By MIKE CHAIKEN
Walter Trout is honest.
“I thought I was done,” said the blues guitarist in a phone interview earlier this year.
He recalled how he was in a hospital in Nebraska. His liver had failed. He had just had a transplant. He had lost more than 120 pounds, half of his body weight.
Walter said his son came to visit him in the hospital and brought along the bluesman’s trusty Fender Strat. His son wanted Walter to play again.
But, said Walter, “I was too weak to hold the guitar or lift it.”
So the nurses handed the Strat to him.
“I couldn’t press down on the strings,” said Walter. “I lost all my muscle.”
That’s when he thought his days as a bluesman were over.
But when he went home at last after the transplant, he said, “I played and played.”
“Now I think I’m playing better than ever,” said Walter.
“I feel great,” said Walter, who is back up to a healthy weight.
Fans will get a chance to see for themselves how great Walter is playing when the fully recovered guitarist steps up on the stage at the Infinity Music Hall in Norfolk Friday night.
As Walter explained it, the liver disease snuck up on him. He would get cramps in his left forearm and hands. He said he tried everything to resolve it, but it didn’t work.
“I was in excruciating pain,” said Walter, who is a recovering alcoholic.
He had no idea it was liver disease.
At the time his liver was failing, he and his family were living in Los Angeles. He needed a new liver. But there were too many people ahead of him waiting for a liver as well. His wife discovered that he had an 18 percent survival rate if he stayed in LA. In Nebraska, he would have an 83 percent chance of survival.
The family moved to Nebraska. Within seven weeks of moving to Omaha, Walter said he had a new liver.
At that point if a transplant was not performed, Walter said doctors expected him to survive no more than 10 days.
“I was pretty much dead,” he said.
As the disease took its toll on Walter’s body, it also played with his head.
“I would lay in my hospital bed and watch myself on YouTube,” said Walter. “I couldn’t relate to that guy.”
“I can’t do that and I don’t think I can do it again,” Walter said he told himself.
When Walter wrote and recorded his most recent album, “The Blues Came Calling,” he was already sick. (This was prior to the transplant.) “I was barely able to walk… I’d drive to the studio and hobble in.”
Where he normally would spend 10 hours a day in the studio, said Walter, now he could only manage two hours. There were a few days where Walter would have studio time booked and he had to call in. “I can’t do it today.”
“It was pretty tough,” he said.
And those times informed the music found in the grooves of that release.
Fans offered a great deal of support during those dark days in the hospital and after the transplant, thanks to the posts shared by his wife on his website. The fans offered words of support. And they also offered up donations through a crowdsource funding account established by Walter.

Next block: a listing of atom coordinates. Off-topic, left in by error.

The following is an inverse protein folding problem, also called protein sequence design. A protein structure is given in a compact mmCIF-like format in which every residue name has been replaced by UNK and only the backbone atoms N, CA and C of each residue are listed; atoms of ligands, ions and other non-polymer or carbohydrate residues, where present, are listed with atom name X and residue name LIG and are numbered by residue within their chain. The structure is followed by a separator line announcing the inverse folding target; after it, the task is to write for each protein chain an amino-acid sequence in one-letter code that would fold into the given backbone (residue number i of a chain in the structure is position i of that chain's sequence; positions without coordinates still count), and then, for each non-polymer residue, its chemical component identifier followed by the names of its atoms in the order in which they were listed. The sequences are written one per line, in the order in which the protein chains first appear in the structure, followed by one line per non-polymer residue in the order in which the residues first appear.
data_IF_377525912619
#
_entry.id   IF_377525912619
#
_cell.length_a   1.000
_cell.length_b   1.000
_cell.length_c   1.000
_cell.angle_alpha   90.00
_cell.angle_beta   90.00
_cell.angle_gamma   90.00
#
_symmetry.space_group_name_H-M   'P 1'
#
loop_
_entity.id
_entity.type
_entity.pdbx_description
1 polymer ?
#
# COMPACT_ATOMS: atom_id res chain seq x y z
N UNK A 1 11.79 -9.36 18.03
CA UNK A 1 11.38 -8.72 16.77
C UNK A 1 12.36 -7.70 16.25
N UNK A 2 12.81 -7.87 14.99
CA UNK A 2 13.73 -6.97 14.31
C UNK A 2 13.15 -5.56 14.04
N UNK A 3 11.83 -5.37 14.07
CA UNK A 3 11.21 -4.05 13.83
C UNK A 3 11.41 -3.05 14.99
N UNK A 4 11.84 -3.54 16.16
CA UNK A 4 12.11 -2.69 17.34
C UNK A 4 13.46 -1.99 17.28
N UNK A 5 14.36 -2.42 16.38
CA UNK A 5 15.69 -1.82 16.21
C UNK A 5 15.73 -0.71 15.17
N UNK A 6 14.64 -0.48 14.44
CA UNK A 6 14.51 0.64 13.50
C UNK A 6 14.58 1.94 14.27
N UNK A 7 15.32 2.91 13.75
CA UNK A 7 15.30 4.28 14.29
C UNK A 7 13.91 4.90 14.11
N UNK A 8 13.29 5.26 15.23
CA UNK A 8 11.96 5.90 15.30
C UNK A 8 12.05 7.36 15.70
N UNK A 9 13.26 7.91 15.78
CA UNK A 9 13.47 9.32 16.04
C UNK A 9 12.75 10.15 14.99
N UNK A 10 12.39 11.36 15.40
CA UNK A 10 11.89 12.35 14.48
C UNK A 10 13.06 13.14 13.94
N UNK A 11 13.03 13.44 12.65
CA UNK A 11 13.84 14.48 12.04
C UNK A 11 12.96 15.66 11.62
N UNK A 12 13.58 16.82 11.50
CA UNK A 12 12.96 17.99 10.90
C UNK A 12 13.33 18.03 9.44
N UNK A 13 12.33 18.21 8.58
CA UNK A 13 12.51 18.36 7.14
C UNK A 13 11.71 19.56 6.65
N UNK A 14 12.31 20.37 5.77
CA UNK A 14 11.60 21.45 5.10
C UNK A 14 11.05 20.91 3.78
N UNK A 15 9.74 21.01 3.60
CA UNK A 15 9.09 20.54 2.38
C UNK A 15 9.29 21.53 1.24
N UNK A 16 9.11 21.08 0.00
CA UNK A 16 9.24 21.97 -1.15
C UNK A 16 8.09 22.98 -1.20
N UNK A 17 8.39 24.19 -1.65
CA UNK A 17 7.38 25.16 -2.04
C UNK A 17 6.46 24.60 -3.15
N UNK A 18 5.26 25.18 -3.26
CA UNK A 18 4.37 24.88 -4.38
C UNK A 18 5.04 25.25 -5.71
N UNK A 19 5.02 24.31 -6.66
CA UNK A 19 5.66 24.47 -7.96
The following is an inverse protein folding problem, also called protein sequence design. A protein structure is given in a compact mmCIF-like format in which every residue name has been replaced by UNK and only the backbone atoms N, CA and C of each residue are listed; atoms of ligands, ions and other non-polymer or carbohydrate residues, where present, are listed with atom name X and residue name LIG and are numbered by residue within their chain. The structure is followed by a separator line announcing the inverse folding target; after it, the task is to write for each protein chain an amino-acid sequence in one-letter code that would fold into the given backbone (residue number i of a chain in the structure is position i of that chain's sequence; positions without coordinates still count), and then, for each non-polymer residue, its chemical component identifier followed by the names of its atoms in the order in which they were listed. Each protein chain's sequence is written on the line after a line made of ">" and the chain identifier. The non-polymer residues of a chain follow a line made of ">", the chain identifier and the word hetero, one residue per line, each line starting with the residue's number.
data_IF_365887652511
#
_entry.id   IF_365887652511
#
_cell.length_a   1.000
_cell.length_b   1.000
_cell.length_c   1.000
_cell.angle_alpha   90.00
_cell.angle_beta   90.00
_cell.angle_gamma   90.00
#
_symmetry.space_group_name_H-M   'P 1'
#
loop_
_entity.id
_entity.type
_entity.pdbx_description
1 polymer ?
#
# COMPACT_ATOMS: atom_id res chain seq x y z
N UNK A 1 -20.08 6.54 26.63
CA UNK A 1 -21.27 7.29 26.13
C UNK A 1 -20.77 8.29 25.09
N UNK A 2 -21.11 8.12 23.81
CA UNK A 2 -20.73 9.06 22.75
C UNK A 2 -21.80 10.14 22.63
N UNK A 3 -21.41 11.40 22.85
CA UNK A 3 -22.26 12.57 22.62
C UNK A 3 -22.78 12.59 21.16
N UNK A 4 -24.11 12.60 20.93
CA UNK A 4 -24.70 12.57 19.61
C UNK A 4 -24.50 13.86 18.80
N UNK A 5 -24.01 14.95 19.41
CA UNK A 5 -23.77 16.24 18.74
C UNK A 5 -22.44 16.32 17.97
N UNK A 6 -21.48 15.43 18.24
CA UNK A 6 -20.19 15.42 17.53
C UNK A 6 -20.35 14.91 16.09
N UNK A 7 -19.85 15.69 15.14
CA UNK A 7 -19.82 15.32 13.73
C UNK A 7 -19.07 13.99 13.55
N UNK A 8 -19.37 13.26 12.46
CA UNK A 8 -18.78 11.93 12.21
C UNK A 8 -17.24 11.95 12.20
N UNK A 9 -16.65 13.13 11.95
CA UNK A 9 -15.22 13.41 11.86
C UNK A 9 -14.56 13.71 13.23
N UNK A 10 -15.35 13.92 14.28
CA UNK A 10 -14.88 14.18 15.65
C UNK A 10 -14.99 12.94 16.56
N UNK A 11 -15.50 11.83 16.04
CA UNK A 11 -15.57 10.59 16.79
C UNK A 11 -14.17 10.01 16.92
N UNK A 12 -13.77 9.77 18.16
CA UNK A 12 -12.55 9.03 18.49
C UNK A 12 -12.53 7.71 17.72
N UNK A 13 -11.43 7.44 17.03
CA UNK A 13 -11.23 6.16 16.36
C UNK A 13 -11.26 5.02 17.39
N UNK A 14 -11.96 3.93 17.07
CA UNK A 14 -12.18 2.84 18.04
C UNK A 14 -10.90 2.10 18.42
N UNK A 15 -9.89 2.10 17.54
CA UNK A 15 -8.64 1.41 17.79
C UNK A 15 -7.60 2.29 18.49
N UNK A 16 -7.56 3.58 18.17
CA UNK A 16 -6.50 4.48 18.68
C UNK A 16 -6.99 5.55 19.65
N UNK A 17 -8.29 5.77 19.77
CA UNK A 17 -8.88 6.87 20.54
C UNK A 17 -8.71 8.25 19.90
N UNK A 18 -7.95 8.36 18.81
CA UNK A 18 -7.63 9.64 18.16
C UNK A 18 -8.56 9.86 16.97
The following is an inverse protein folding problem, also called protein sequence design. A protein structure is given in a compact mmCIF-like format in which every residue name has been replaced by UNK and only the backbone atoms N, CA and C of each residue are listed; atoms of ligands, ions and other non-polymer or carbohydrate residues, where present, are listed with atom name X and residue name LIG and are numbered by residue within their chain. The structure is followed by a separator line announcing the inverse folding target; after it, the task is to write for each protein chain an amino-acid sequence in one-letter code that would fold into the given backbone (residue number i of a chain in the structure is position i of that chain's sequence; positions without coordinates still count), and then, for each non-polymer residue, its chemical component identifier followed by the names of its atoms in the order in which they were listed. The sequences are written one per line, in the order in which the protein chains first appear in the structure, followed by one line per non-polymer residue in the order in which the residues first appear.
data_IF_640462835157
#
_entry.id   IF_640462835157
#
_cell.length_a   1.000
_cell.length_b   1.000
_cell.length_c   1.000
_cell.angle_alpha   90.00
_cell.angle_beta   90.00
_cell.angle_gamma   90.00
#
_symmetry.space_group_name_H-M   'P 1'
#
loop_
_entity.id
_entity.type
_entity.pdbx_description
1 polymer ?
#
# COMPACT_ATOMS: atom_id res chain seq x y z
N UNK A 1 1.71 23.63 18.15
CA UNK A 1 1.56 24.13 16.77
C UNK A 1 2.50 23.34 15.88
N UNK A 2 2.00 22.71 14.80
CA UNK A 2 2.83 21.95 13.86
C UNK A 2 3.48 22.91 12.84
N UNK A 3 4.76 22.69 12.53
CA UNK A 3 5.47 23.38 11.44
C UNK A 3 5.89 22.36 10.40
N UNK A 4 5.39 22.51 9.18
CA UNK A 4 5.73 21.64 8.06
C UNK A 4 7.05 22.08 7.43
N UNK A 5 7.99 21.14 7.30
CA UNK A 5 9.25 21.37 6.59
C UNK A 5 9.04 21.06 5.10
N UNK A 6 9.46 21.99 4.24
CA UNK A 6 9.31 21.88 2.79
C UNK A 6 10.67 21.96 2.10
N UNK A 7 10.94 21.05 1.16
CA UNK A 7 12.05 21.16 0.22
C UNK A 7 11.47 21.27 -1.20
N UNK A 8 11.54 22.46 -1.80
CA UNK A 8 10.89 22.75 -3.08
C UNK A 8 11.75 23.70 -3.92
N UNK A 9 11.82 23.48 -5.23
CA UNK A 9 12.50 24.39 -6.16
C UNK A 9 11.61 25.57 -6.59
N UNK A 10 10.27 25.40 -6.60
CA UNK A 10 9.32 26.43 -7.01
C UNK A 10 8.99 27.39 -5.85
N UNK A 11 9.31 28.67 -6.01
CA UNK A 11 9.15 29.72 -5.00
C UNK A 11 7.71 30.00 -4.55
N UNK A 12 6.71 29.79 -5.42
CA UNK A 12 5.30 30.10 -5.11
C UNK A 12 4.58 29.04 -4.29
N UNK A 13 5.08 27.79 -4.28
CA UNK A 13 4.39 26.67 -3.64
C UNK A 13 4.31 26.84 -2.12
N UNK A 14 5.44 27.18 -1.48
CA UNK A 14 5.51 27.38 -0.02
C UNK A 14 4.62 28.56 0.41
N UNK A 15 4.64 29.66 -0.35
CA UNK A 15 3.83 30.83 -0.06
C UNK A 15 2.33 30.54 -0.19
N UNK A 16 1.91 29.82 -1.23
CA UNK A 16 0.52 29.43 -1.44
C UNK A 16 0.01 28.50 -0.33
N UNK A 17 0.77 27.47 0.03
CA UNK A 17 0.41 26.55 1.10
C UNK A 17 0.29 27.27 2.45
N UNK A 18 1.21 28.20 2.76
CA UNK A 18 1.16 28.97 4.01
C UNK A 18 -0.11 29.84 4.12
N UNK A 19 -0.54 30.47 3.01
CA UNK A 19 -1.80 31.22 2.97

The assistance from fans was needed, said Walter. The medical expenses were mounting. And since Walter was sick, he couldn’t play. And if he couldn’t play, he couldn’t tour to earn a living.
“The response was overwhelming.”
During his illness, Walter found out that his music meant something to people. “It was an incredible thing to realize.’
Now, the liver is doing fine. Walter is doing fine. And when he was interviewed, it was clear he was rejuvenated.
By the time you read this, Walter was expected to have entered the studio to record a follow up to “The Blues Came Calling.” He said he had accumulated a lot of musical and lyrical ideas, given his circumstances.
“It’s taken me a while to figure out what I want to say and how I want to say it,” said Walter. “The last album was dark,” he said. Now, he said, all he sees in his life is sunshine.
However, he said, don’t expect him to record an album of variations of “Kumbaya.” After all, he is a bluesman.
The blues is about living a hard life. And Walter has been through some hard times.
“It’s definitely deepened my appreciation for the genre,” said Walter of his chosen musical form.
“I love lots of music… Charlie Mingus, Miles Davis, Joni Mitchell, Bill Monroe,” said Walter, “but the blues has been always first and foremost my favorite.”
When Walter comes to Connecticut, fans will hear a musician who has been practicing every day for this opportunity.
Given how long he was laid up, said Walter, “It’s almost like starting over. I’m learning my entire catalogue. I’m going through 22 albums. We’re doing songs we’ve never done live or resurrected for the set list.” It’s also the first time he’s had a chance to play in concert the songs from “The Blues Came Calling.” When the album finally came out, he was too ill to tour behind that album.
Walter Trout and his band play the Infinity Music Hall, Route 44, Norfolk on Friday, July 31 at 8 p.m. Tickets are $34 to $44
For more information, go to InfinityHall.com or WalterTrout.com
By MIKE CHAIKEN